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Public Notice: Clarifying the Definition of “Substantial Restoration of Natural Quiet” at Grand Canyon National Park, AZ

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Information about this document as published in the Federal Register.

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National Park Service, Department of the Interior.


Notice of Disposition of Public Comments and Adoption of Clarification.


On April 9, 2008, the National Park Service (NPS) published a Public Notice of agency policy in the Federal Register with the above title (73 FR 19246-19248), clarifying the NPS definition of substantial restoration of natural quiet at Grand Canyon National Park (GCNP) to distinguish between aircraft noise generated above and below 17,999 feet mean sea level (MSL), and requesting comments on the proposed clarification. Specifically, the NPS proposed the following clarification:

(a) Substantial restoration of natural quiet at GCNP will be achieved when the reduction of noise from aircraft operations at or below 17,999 feet MSL results in 50% or more of the park achieving restoration of the natural quiet (i.e., no aircraft audible) for 75% to 100% of the day, each and every day; and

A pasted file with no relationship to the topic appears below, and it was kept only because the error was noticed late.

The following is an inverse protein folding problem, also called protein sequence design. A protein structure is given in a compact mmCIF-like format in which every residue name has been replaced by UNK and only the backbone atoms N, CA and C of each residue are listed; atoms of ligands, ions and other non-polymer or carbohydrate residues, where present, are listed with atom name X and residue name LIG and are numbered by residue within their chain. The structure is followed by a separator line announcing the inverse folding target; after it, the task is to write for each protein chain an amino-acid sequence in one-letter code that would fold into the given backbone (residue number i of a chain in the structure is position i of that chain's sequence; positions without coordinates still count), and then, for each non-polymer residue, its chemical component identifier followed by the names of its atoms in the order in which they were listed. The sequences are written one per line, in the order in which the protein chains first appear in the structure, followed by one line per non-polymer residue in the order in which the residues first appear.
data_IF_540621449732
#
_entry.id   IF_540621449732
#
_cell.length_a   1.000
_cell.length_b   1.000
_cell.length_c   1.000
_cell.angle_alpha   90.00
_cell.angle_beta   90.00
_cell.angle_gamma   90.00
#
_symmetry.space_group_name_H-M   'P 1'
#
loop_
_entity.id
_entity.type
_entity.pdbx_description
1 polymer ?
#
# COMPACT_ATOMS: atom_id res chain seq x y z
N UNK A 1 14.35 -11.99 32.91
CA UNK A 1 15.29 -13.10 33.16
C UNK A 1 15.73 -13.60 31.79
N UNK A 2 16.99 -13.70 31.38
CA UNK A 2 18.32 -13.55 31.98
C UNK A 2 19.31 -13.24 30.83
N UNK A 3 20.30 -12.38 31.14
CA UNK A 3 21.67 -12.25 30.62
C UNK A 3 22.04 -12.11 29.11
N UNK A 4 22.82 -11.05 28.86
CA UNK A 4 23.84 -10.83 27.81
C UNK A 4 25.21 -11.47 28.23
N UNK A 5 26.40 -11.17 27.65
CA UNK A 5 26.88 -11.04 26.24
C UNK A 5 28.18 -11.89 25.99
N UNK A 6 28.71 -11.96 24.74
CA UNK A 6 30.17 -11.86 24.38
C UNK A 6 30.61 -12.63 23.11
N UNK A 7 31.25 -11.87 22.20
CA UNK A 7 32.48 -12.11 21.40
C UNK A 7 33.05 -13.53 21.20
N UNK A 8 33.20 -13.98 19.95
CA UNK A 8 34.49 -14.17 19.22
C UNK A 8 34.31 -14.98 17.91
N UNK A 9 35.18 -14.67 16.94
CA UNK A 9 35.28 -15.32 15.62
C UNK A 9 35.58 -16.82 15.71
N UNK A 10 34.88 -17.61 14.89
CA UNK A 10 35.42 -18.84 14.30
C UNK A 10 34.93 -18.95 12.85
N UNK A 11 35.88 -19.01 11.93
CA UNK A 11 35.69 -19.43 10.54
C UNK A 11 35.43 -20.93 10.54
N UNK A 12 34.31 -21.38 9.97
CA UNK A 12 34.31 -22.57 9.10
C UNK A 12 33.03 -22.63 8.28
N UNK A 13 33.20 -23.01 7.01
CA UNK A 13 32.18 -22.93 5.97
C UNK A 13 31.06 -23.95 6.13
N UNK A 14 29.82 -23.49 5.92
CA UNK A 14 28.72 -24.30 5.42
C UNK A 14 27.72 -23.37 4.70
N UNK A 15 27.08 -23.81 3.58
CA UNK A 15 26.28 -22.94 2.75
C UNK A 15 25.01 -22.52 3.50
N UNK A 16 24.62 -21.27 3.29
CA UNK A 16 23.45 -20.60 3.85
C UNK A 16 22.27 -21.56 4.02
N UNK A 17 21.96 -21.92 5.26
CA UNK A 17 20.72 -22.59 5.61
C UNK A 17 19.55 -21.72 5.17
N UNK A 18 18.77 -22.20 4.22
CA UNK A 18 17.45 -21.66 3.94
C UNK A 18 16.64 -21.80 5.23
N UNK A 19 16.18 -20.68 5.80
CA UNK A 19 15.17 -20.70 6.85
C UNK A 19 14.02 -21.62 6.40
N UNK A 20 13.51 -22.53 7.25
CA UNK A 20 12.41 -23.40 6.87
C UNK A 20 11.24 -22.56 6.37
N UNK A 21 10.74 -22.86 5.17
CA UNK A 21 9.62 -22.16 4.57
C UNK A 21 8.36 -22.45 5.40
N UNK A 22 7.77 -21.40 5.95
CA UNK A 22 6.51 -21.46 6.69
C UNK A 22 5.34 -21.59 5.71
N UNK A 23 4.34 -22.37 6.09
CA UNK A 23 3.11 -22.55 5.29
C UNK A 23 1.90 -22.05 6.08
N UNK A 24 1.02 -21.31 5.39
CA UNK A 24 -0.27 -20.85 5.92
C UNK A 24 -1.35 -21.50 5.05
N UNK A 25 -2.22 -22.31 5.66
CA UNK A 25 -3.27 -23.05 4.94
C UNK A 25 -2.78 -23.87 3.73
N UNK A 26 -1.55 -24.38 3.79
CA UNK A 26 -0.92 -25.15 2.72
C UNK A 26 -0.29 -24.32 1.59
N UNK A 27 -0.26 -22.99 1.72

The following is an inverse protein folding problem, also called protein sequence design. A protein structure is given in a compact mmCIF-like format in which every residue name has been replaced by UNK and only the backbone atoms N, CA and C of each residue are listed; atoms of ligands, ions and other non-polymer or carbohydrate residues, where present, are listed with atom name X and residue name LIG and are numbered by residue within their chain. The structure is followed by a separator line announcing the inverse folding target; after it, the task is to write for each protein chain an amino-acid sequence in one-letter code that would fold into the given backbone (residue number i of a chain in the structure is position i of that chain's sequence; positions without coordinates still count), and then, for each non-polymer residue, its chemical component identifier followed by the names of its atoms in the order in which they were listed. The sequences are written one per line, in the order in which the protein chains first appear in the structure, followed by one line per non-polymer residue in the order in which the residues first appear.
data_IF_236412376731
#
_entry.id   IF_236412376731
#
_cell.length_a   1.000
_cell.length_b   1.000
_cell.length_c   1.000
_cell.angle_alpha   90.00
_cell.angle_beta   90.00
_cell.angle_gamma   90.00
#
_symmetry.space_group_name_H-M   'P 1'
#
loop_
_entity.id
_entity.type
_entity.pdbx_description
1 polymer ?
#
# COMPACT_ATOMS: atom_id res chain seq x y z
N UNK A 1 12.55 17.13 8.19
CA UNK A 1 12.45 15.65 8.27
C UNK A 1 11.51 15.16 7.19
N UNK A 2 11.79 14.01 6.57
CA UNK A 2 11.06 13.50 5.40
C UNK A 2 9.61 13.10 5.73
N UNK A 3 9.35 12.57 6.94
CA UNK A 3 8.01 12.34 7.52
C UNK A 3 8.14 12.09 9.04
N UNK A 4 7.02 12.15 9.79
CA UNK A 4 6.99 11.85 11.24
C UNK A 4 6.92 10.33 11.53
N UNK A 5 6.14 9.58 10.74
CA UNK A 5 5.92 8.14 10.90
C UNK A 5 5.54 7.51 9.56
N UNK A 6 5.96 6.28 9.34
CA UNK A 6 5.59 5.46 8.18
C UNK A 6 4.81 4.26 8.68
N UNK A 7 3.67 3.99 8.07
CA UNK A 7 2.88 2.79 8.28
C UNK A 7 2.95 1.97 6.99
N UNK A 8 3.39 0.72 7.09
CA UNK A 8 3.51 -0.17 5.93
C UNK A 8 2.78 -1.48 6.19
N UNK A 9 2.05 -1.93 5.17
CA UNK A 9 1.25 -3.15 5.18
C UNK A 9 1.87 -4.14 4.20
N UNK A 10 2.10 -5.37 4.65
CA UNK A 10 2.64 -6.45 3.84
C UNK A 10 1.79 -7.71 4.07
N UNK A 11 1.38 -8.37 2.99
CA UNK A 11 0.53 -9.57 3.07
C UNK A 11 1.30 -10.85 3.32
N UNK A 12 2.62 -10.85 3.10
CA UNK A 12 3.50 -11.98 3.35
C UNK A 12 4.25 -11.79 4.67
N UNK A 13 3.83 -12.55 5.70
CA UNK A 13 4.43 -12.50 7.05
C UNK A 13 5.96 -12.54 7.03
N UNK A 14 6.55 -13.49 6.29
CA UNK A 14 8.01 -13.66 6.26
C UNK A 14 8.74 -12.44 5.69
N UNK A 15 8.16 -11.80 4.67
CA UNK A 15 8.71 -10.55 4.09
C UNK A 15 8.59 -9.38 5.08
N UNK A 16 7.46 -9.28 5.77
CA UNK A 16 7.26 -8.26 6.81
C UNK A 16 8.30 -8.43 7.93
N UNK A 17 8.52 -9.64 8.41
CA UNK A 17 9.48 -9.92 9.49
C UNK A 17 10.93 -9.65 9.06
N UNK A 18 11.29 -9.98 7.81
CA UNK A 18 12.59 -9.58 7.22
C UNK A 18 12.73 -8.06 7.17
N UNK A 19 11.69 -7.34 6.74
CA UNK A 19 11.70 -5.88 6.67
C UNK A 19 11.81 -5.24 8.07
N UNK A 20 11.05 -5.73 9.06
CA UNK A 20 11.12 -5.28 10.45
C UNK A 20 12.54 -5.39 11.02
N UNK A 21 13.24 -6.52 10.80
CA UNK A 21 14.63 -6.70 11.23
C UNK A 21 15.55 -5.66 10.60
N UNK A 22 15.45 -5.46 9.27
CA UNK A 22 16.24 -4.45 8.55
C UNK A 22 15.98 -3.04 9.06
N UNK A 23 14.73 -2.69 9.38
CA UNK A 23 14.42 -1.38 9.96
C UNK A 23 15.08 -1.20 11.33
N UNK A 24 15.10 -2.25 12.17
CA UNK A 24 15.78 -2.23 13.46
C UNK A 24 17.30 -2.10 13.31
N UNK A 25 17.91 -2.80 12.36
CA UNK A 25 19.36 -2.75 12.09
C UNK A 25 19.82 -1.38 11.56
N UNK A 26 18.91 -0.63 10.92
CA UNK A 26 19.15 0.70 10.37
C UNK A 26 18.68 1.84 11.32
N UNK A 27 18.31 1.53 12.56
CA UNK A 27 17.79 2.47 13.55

(b) The NPS defines the substantial restoration of natural quiet from all aircraft above 17,999 feet MSL to mean that there will be an overall reduction in aviation noise generated above 17,999 feet MSL above the park over time through implementation of measures in accordance with Federal Aviation Administration (FAA) commitments.

The NPS also clarified that 50% of the park is a minimum in the restoration goal.

The public comment period was open from April 9 to May 9, 2008. The NPS received and analyzed 127 comments in response to the Public Notice. Comments were received from the National Air Transportation Association; environmental groups (e.g., Sierra Club, Audubon Society, and Grand Canyon Trust); air tour operators; and the general public. Comments beyond the scope of this clarification may be considered in the development of the Environmental Impact Statement for Special Flight Rules in the Vicinity of Grand Canyon National Park (EIS).


The clarification as published on April 9, 2008, is effective immediately.

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Ken McMullen, Grand Canyon National Park, 823 N. San Francisco St., Suite B, Flagstaff, AZ 86001, Telephone (928) 779-2095.

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In response to the comments received pursuant to the publication of the NPS Public Notice in the April 9, 2008 Federal Register, the NPS explains the reasons for and the expected effects of the proposed clarification below and in the Discussion of Comments to follow.